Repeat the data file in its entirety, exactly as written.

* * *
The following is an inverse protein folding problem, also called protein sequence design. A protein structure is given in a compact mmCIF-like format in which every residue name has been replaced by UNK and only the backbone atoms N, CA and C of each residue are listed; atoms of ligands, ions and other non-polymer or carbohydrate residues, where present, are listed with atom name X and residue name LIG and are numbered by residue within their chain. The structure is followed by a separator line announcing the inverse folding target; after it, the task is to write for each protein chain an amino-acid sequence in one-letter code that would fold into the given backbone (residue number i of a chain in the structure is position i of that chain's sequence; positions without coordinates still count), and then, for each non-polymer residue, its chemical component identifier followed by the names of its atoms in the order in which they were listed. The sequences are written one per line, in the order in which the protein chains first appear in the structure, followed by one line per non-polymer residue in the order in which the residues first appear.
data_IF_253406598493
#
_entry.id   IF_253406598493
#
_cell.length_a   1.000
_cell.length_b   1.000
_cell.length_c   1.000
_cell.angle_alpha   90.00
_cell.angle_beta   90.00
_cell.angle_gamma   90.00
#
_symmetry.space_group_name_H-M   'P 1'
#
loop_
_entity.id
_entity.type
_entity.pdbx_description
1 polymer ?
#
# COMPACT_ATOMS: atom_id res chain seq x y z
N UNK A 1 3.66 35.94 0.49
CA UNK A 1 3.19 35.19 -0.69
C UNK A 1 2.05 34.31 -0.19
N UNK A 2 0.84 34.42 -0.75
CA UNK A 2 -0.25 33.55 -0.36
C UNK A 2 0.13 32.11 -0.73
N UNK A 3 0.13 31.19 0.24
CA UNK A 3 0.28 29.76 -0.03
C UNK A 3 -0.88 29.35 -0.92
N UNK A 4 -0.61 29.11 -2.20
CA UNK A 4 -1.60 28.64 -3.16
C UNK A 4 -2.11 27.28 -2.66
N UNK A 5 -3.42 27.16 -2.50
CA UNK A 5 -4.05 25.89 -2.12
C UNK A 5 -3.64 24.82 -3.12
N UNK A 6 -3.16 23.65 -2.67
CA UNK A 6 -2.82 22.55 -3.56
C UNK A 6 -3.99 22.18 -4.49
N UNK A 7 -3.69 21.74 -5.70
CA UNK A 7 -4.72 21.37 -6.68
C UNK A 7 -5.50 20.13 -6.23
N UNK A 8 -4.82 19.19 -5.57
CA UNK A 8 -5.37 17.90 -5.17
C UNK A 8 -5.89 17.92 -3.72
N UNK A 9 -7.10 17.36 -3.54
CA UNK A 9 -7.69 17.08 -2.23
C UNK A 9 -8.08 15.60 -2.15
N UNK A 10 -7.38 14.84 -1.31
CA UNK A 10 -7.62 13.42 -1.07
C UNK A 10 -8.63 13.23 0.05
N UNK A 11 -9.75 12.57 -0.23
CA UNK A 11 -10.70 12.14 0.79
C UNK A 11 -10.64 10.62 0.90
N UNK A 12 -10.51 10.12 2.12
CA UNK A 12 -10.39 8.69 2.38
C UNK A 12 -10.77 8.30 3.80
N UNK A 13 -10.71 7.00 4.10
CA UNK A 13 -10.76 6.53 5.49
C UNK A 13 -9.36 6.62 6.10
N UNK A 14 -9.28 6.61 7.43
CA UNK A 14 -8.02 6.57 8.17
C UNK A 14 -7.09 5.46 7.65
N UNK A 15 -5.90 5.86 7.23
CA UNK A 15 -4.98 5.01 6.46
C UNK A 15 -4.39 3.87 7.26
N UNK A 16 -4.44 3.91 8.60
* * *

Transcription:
The following is an inverse protein folding problem, also called protein sequence design. A protein structure is given in a compact mmCIF-like format in which every residue name has been replaced by UNK and only the backbone atoms N, CA and C of each residue are listed; atoms of ligands, ions and other non-polymer or carbohydrate residues, where present, are listed with atom name X and residue name LIG and are numbered by residue within their chain. The structure is followed by a separator line announcing the inverse folding target; after it, the task is to write for each protein chain an amino-acid sequence in one-letter code that would fold into the given backbone (residue number i of a chain in the structure is position i of that chain's sequence; positions without coordinates still count), and then, for each non-polymer residue, its chemical component identifier followed by the names of its atoms in the order in which they were listed. The sequences are written one per line, in the order in which the protein chains first appear in the structure, followed by one line per non-polymer residue in the order in which the residues first appear.
data_IF_253406598493
#
_entry.id   IF_253406598493
#
_cell.length_a   1.000
_cell.length_b   1.000
_cell.length_c   1.000
_cell.angle_alpha   90.00
_cell.angle_beta   90.00
_cell.angle_gamma   90.00
#
_symmetry.space_group_name_H-M   'P 1'
#
loop_
_entity.id
_entity.type
_entity.pdbx_description
1 polymer ?
#
# COMPACT_ATOMS: atom_id res chain seq x y z
N UNK A 1 3.66 35.94 0.49
CA UNK A 1 3.19 35.19 -0.69
C UNK A 1 2.05 34.31 -0.19
N UNK A 2 0.84 34.42 -0.75
CA UNK A 2 -0.25 33.55 -0.36
C UNK A 2 0.13 32.11 -0.73
N UNK A 3 0.13 31.19 0.24
CA UNK A 3 0.28 29.76 -0.03
C UNK A 3 -0.88 29.35 -0.92
N UNK A 4 -0.61 29.11 -2.20
CA UNK A 4 -1.60 28.64 -3.16
C UNK A 4 -2.11 27.28 -2.66
N UNK A 5 -3.42 27.16 -2.50
CA UNK A 5 -4.05 25.89 -2.12
C UNK A 5 -3.64 24.82 -3.12
N UNK A 6 -3.16 23.65 -2.67
CA UNK A 6 -2.82 22.55 -3.56
C UNK A 6 -3.99 22.18 -4.49
N UNK A 7 -3.69 21.74 -5.70
CA UNK A 7 -4.72 21.37 -6.68
C UNK A 7 -5.50 20.13 -6.23
N UNK A 8 -4.82 19.19 -5.57
CA UNK A 8 -5.37 17.90 -5.17
C UNK A 8 -5.89 17.92 -3.72
N UNK A 9 -7.10 17.36 -3.54
CA UNK A 9 -7.69 17.08 -2.23
C UNK A 9 -8.08 15.60 -2.15
N UNK A 10 -7.38 14.84 -1.31
CA UNK A 10 -7.62 13.42 -1.07
C UNK A 10 -8.63 13.23 0.05
N UNK A 11 -9.75 12.57 -0.23
CA UNK A 11 -10.70 12.14 0.79
C UNK A 11 -10.64 10.62 0.90
N UNK A 12 -10.51 10.12 2.12
CA UNK A 12 -10.39 8.69 2.38
C UNK A 12 -10.77 8.30 3.80
N UNK A 13 -10.71 7.00 4.10
CA UNK A 13 -10.76 6.53 5.49
C UNK A 13 -9.36 6.62 6.10
N UNK A 14 -9.28 6.61 7.43
CA UNK A 14 -8.02 6.57 8.17
C UNK A 14 -7.09 5.46 7.65
N UNK A 15 -5.90 5.86 7.23
CA UNK A 15 -4.98 5.01 6.46
C UNK A 15 -4.39 3.87 7.26
N UNK A 16 -4.44 3.91 8.60